242 E. Ojai Ave.
I remember being in a small trattoria in Verona, Italy, one time, overhearing a group of American college students who had just ordered pizza for their lunch. The first one said, “There sure isn’t much sauce”; another chimed in with a similar comment about the skimpy amount of cheese. Another in the group was stunned at the paper-thin crust.
Finally, one in the group (who had grown up in this region of Italy) exclaimed, “It’s perfect, exactly like my grandfather used to make when I was a child.”
With that story as an introduction, I was pleasantly surprised to find true rustic northern Italian-style “pizza” at the newly opened La Fonte restaurant in the center of downtown Ojai’s historic arcade. The owners, Stefano and Tammi Bernardi, have become popular Ojai restaurateurs since opening their Osteria Monte Grappa there in October 2009.
Because of space limitations, the Bernardis couldn’t really expand Monte Grappa’s size and menu, so when a restaurant space became available in the arcade, the young couple negotiated a lease, and La Fonte was born.
When I first looked at the menu, it seemed very similar to Monte Grappa’s unique Italian selections: bruschetta del portico (very simple and fresh with tomato, basil, virgin olive oil and lots of garlic), insalata Veneta (radicchio and shaved fennel, tossed in vinaigrette topped with shredded Asiago cheese), and the melanzane alla pizzaiola (marinated eggplant, baked with tomato sauce and mozzarella cheese). There were, however, lots of new and exciting-sounding salad and antipasti selections (and the pricing was very reasonable), so I started frequenting La Fonte (and sampling its fare) from the opening week.
Of course, the first menu page to catch my eye was the pizze page: 19 different artisanal creations, from the very simple pizza bambina (tomato sauce and mozzarella cheese), to the pizza lombarda (tomato sauce, mozzarella, gorgonzola, bresaola — shaved cured beef — and red onion, topped with fresh spinach and extra virgin olive oil). Each pizza is designed as an individual course and they range in price from $8 to $15. My first choice was the pizza alpina: tomato sauce, mozzarella, speck (smoked prosciutto), radicchio & gorgonzola. When it arrived I first thought there were mushrooms added; upon closer inspection and taste, I realized the chopped radicchio, when baked, curls and darkens exactly like a sliced mushroom. The taste was milder than I presupposed; I wanted the thin crust to have more than just a hint of salt, but I soon realized the speck and gorgonzola combination more than sufficed for my salt craving. It was a very interesting and satisfying pizza creation, and as soon as I’ve tried all the others I look forward to repeating its flavor sensation.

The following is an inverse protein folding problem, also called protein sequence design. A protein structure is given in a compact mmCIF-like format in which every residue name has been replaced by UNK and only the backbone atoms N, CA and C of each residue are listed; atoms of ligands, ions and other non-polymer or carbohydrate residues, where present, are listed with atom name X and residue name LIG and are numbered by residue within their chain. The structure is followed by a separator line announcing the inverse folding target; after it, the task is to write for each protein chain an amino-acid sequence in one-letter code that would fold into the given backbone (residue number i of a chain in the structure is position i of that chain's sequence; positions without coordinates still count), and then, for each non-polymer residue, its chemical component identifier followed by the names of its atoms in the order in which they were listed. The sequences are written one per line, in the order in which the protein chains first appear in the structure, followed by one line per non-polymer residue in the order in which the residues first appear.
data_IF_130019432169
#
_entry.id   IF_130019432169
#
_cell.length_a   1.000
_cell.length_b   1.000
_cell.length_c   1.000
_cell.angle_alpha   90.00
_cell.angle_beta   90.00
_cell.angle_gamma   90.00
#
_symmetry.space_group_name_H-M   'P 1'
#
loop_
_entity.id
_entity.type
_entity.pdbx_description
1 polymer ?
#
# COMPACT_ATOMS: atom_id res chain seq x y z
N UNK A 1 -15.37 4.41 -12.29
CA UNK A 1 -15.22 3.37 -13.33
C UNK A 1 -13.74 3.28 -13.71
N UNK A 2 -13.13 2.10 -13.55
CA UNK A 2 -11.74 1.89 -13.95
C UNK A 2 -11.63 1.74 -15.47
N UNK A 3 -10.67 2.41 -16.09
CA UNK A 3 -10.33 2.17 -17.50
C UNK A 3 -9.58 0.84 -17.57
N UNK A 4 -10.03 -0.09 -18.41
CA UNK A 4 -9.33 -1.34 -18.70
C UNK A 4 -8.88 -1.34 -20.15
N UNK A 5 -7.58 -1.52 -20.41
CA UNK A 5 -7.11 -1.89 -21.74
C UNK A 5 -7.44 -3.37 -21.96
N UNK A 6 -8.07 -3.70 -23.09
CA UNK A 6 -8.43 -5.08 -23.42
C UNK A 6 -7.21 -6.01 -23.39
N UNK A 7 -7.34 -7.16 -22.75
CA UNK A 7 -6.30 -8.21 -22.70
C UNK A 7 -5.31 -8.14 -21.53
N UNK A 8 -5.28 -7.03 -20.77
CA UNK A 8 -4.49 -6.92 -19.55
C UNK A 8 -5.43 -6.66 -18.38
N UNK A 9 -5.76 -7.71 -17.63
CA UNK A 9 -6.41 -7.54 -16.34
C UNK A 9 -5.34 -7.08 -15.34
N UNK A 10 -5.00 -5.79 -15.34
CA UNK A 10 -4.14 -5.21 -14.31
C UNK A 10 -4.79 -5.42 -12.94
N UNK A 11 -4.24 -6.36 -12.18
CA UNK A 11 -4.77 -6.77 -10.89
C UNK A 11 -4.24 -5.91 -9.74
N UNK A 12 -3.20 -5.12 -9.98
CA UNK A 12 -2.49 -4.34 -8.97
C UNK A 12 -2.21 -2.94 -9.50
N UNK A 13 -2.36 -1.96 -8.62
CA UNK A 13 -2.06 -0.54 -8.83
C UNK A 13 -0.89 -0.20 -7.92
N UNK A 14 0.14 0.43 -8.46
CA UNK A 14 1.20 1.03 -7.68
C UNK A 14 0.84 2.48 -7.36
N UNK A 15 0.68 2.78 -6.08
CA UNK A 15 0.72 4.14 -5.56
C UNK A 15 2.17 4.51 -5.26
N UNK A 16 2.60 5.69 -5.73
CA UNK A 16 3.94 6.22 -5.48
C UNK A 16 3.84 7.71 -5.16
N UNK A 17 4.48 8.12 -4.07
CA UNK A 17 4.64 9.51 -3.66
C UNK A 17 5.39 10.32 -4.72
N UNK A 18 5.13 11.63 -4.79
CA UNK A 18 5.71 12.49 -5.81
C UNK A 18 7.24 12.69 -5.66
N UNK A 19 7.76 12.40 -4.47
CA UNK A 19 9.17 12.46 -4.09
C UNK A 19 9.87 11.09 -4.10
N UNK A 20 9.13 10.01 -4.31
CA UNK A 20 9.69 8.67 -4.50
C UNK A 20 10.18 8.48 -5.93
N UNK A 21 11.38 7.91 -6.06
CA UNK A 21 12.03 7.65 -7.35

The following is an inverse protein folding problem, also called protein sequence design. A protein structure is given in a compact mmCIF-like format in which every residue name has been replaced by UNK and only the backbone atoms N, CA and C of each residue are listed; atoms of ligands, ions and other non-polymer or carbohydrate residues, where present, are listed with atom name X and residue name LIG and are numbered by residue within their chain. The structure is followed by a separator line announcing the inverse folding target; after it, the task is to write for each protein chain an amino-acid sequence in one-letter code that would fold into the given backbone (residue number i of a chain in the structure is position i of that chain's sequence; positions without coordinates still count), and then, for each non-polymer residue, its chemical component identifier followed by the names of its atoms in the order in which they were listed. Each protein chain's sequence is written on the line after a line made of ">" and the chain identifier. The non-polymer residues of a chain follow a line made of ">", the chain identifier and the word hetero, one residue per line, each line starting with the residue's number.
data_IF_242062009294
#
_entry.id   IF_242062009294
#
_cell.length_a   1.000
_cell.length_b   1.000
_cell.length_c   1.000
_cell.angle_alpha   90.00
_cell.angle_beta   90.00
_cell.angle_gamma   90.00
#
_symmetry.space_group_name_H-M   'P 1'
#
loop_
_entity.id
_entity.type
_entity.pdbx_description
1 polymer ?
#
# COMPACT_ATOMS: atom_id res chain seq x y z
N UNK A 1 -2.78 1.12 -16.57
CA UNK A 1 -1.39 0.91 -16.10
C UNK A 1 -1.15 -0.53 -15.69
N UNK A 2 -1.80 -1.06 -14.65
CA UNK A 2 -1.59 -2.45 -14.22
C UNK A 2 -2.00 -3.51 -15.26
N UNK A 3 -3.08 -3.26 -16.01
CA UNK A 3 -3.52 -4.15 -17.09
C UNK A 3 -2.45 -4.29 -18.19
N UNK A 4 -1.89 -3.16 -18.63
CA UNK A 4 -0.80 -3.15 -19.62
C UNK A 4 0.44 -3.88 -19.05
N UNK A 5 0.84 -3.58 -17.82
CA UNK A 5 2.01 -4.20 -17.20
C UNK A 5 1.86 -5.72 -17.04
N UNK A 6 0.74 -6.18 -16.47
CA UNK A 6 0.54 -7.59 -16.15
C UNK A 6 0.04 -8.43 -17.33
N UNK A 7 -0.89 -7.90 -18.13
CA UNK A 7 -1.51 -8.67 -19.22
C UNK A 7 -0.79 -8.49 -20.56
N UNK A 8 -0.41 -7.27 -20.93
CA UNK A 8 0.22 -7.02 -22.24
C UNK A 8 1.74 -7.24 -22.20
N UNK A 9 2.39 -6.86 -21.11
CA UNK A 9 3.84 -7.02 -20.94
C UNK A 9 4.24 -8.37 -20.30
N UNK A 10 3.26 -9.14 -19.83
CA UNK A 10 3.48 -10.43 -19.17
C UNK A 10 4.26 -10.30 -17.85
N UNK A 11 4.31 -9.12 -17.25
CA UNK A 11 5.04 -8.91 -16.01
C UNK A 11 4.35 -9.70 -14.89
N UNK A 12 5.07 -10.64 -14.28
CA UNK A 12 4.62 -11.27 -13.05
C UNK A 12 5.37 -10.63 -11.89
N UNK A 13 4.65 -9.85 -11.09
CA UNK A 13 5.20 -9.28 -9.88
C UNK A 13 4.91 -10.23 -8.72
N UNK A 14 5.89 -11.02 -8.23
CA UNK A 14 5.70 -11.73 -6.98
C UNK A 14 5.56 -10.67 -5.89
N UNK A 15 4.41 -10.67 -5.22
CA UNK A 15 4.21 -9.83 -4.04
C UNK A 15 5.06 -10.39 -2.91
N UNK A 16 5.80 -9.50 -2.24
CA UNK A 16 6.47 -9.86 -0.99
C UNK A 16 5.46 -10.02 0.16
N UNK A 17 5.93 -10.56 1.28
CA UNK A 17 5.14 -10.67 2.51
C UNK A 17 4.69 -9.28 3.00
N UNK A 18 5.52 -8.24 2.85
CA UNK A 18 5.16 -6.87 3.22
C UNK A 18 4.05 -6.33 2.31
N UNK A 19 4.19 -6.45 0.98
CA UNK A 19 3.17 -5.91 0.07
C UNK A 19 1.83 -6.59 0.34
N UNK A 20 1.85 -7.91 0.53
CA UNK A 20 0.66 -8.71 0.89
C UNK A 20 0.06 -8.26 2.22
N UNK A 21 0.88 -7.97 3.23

A vegetarian friend will only order the pizza Ligure (fresh basil pesto, grated grana padano cheese and green beans).
When I was finally able to sneak a bite, I could understand why; the very simple ingredients combined with the fresh flavor of the green beans really satisfy a non-carnivorous palate. We also, that night, ordered the frittura ortolana, garden vegetables and olives, breaded and fried in canola oil, served with a side of lightly spiced tomato sauce.
Delicious: fried green olives are amazing! Also good for the vegetarians is the pizza Pugliese (tomato sauce, sundried tomatoes, broccoli, olives and goat cheese). The taste combination of broccoli and olives is sensational, and a great addition to the menu. Also interesting is the pizza Piemontese (tomato sauce, mozzarella, prosciutto, artichokes, mushrooms and olives.) I’m still going down the vast array of pizza selections; when I go to dinner with a non-food-adventurous companion I’ve ordered the Pizza Siciliana (tomato sauce, mozzarella, sausage, olives, capers and red pepper flakes) as it is delicious, chewy, and most resembles what many Americans think of as thin-crust pizza. It is delicious and unique, but I look forward to sampling so many of the other specialty offerings.
A note on the restaurant itself: It is a fairly large space and, at least for now, not overly decorated with paintings, photos, or the like. One wall has a curtain partially covering a well-remembered mural (mostly of nursery rhyme characters) by noted Ojai artist the late Suzanne Miller, painted there in the 1950s. Miller’s work can be seen in many buildings and grand homes in the Bay Area, and she was commissioned in the 1940s to paint the murals at the Empire State Building. The curtain covering the mural now serves as a much-needed sound baffle; perhaps as La Fonte settles into it final décor, the sound baffling can be moved to the other wall to allow viewing of this Ojai treasure.
For now, it is the food that is drawing in the crowds. At lunch the other day, I was surprised (and very pleased) to see a number of young moms with strollers just enjoying their lunches in the arcade. That day, I selected the panino ragazzino (cotto — Italian ham — with melted mozzarella). It was a very simple and delicious panino; all the selections sound (and look) tasty and inviting.
I was with a friend there for dinner the other night, and he ordered the lasagne alla Bolognese, a very simple dish of sheets of pasta layered with ground beef and tomato sauce. We were expecting the gargantuan and overly cheesy version of this dish offered at many old fashioned Italian restaurants. La Fonte serves its dishes much more simply and lightly than that traditional fare, but the fresh and stylized artistry of the preparation is most definitely evident in each dish I’ve thus far sampled.
A lot of the service kinks of the opening month have been ironed out, and the staff now occasionally seems overly attentive. The wine list is impressive, and the artisanal style of the food is a great addition to Ojai’s culinary options.